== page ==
Chatham station played pivotal WWII role
Secret listening post collected U-boat messages to be decoded
CHATHAM — During World War II, as London burned and German submarines circled like sharks off the Atlantic Coast, the US Navy plotted a secret attack against the Nazis.
In a nondescript red-brick building in this sleepy Cape Cod town, the Navy converted a wireless radio receiving station into an intelligence hub that intercepted coded messages from German submarines and transmitted them to Washington, D.C., to be analyzed. The initiative, which ran from 1942 until the end of the war, employed nearly 600 sailors. But what went on inside the station was so secret that the naval archives has almost no information on it, and many longtime Chatham residents are just hearing about it now.
A short documentary produced by Edward Fouhy, a local resident and journalist, is the first to detail the station’s role in locating and sinking German U-boats that torpedoed American supply ships and tankers as they carried fuel and supplies to embattled Britain.
The film is playing at the former listening post, which is now the Chatham Marconi Maritime Museum. The museum opens today for its second season.
“The more I heard, the more I was struck by these brave young people,’’ Fouhy said yesterday. “Working here was a hard job, with no glory at all.’’
From 1939-1945, during the Battle of the Atlantic, German U-boats sank 2,600 Allied merchant ships, killing more than 30,000 American merchant marines, according to the museum.
But after this station and others along the coast began intercepting messages from U-boats to Berlin command centers, the Allies sank more Nazi submarines and got more supplies to England, turning the tide of the war.
Nearly 600 Navy men and later women worked around the clock on two tasks: sending intercepted code to Washington to be translated through a captured German code machine called Enigma; and working with other stations on the East Coast to pinpoint U-boats.
Tuning to a certain radio frequency created an invisible line between sender and receiver, Fouhy said. When multiple stations listened to a German submarine’s transmissions, the intersection of those lines determined the U-boat’s position.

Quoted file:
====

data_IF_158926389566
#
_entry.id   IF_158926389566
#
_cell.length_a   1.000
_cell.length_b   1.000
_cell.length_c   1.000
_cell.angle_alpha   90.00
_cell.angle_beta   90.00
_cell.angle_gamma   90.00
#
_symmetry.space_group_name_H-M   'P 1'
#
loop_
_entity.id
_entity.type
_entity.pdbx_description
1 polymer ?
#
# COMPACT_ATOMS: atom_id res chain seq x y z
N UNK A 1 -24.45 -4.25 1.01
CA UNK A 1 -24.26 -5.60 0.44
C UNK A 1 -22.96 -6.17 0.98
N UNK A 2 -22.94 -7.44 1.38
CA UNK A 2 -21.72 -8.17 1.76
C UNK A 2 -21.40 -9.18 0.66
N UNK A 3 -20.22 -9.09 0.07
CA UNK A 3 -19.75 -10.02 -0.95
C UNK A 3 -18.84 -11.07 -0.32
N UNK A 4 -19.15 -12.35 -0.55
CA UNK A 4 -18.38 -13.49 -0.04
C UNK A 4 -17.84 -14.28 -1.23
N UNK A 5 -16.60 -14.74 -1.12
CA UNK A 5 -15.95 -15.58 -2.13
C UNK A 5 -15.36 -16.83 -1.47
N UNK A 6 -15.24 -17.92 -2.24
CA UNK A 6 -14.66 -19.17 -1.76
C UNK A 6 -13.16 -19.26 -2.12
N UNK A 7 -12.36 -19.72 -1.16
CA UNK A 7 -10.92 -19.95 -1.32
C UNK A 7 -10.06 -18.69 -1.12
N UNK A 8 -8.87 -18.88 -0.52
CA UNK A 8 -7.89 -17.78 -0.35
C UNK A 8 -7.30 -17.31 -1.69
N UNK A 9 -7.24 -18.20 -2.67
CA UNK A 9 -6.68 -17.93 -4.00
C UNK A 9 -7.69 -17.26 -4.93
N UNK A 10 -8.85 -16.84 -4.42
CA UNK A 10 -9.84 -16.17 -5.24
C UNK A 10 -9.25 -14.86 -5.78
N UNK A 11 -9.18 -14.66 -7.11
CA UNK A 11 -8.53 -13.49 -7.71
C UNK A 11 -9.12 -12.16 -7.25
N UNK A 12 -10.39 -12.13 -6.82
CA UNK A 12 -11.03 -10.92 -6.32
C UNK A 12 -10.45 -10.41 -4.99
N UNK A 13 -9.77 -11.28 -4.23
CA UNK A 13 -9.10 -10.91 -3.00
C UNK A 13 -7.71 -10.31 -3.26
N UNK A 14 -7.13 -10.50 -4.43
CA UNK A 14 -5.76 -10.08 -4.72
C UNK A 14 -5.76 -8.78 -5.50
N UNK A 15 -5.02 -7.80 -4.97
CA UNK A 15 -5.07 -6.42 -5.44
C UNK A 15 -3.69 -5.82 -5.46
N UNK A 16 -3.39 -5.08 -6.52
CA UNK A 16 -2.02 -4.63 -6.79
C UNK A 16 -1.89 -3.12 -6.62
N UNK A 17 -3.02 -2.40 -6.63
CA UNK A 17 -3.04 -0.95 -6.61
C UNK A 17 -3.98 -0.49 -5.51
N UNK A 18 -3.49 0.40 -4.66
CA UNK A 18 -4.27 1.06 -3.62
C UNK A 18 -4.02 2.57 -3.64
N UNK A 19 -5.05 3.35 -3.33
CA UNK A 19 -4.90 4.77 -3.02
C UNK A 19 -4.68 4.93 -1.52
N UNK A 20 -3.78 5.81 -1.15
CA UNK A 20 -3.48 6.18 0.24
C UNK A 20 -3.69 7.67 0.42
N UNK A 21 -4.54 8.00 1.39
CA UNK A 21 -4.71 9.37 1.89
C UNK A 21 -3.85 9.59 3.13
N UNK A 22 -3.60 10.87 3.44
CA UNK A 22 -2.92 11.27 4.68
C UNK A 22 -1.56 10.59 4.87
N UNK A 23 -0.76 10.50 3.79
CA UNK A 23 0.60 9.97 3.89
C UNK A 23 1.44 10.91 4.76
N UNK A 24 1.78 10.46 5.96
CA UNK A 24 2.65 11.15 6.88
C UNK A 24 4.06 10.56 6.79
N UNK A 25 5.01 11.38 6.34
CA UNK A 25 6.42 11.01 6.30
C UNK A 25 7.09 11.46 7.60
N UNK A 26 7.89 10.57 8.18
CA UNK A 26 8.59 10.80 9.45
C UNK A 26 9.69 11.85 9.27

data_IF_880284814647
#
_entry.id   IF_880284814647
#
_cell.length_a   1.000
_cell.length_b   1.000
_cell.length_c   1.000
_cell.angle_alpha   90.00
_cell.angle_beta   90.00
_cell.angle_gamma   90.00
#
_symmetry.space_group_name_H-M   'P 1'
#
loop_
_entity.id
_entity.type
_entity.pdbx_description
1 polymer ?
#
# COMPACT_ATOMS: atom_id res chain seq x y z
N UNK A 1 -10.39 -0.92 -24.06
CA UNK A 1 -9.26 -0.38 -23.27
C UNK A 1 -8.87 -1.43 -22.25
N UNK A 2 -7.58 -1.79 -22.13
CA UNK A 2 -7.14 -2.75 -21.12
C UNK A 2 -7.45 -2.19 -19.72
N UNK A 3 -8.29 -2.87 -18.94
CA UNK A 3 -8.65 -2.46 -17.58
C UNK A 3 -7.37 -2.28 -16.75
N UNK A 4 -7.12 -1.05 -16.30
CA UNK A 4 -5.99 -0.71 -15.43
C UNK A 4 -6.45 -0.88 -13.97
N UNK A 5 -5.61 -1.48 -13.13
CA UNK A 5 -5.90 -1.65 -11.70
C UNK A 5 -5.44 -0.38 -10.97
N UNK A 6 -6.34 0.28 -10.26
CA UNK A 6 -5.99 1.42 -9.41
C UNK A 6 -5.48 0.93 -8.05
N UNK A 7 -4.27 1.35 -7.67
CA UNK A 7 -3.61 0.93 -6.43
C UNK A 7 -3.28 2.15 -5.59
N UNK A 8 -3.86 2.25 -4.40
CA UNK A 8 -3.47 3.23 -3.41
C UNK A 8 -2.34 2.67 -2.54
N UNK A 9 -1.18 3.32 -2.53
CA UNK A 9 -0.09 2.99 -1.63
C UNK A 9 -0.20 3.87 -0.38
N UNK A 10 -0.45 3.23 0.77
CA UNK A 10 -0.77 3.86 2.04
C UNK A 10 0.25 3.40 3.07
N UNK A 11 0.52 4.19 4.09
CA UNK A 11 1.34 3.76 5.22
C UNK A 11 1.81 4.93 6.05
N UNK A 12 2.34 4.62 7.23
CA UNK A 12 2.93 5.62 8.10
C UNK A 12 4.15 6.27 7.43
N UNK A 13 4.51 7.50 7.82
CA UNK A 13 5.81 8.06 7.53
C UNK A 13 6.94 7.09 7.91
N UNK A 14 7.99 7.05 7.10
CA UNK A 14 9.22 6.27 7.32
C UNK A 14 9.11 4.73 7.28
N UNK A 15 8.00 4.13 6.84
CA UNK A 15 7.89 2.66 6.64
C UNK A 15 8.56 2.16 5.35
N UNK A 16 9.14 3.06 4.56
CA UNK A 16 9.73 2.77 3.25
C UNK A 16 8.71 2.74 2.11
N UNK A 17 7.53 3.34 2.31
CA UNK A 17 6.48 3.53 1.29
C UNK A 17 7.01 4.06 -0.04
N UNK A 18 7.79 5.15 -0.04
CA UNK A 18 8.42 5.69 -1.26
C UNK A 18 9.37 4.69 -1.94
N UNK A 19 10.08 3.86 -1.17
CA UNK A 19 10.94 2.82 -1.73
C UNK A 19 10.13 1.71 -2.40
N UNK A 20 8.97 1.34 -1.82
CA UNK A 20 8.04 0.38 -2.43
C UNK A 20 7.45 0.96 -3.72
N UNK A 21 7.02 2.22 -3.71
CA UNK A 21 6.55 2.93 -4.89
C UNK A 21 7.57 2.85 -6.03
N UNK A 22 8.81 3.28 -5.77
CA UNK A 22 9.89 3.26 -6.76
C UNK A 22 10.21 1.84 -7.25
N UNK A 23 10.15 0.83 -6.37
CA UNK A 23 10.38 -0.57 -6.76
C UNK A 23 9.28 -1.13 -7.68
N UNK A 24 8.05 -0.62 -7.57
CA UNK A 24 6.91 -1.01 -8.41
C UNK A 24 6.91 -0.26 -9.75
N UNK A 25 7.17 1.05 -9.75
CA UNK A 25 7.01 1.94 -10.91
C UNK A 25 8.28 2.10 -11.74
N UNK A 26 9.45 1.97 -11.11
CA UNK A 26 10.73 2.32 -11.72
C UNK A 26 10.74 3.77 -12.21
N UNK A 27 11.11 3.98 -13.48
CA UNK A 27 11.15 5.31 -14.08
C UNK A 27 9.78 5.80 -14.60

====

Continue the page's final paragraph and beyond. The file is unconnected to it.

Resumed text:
The number of submarines the Allies sank spiked, and the number of Allied vessels bringing supplies to Europe soared after Chatham began helping. Soon, the station was the busiest in the Western Hemisphere, said Charles Bartlett, the museum president.
Chatham’s job was made easier by Admiral Karl Dönitz, head of the U-boat program and later head of the German Navy, who became head of state after Hitler died. Fouhy called Dönitz a talkative control freak who insisted that his submarines surface each night for the next day’s orders.
“Even after the Americans and the British cracked his code, he refused to believe it,’’ Fouhy said. “And he really liked to talk.’’
Fouhy said he found no record of the station at the Naval Intelligence office in Washington, and no footage or photos in the naval archives in Baltimore. So he used Universal newsreels, photos from private archives, and information from wartime memoirs, including Winston Churchill’s.
Those who worked at Chatham took a vow of silence that held long after World War II ended, said museum spokesman Peter Cocolis. Now, there are few veterans left who served there.
Bartlett said he began coming to Chatham during World War II while his father was fighting overseas. He does not remember meeting any station workers.
“I don’t think any of us knew what they did, only that they were there,’’ Bartlett said. “And most of us just said, ‘Well, it’s not my business.’ ’’
Many photographs in the video came from Dick Lumpkin, a naval officer from Baltimore who became the station’s chief.
After Lumpkin’s death in 2008, his daughter, Donna Lumpkin, began sorting through an archive he left about the station, including photographs and rosters, Bartlett said.
In the attic of the Chatham building, filing cabinets, boxes of wireless equipment, and original blackout shades clutter the same floors and alcoves where German coded messages once came in.
The station’s role in World War II is not its only claim to fame. When Guglielmo Marconi, a radio and wireless pioneer built it in 1914, he dreamed of a world communicating wirelessly.
Marconi was communicating with Scandinavia by the time RCA acquired the station in 1921.
For the next 73 years, Chatham was the predominant ship-to-shore wireless station.
Laura J. Nelson can be reached at firstname.lastname@example.org.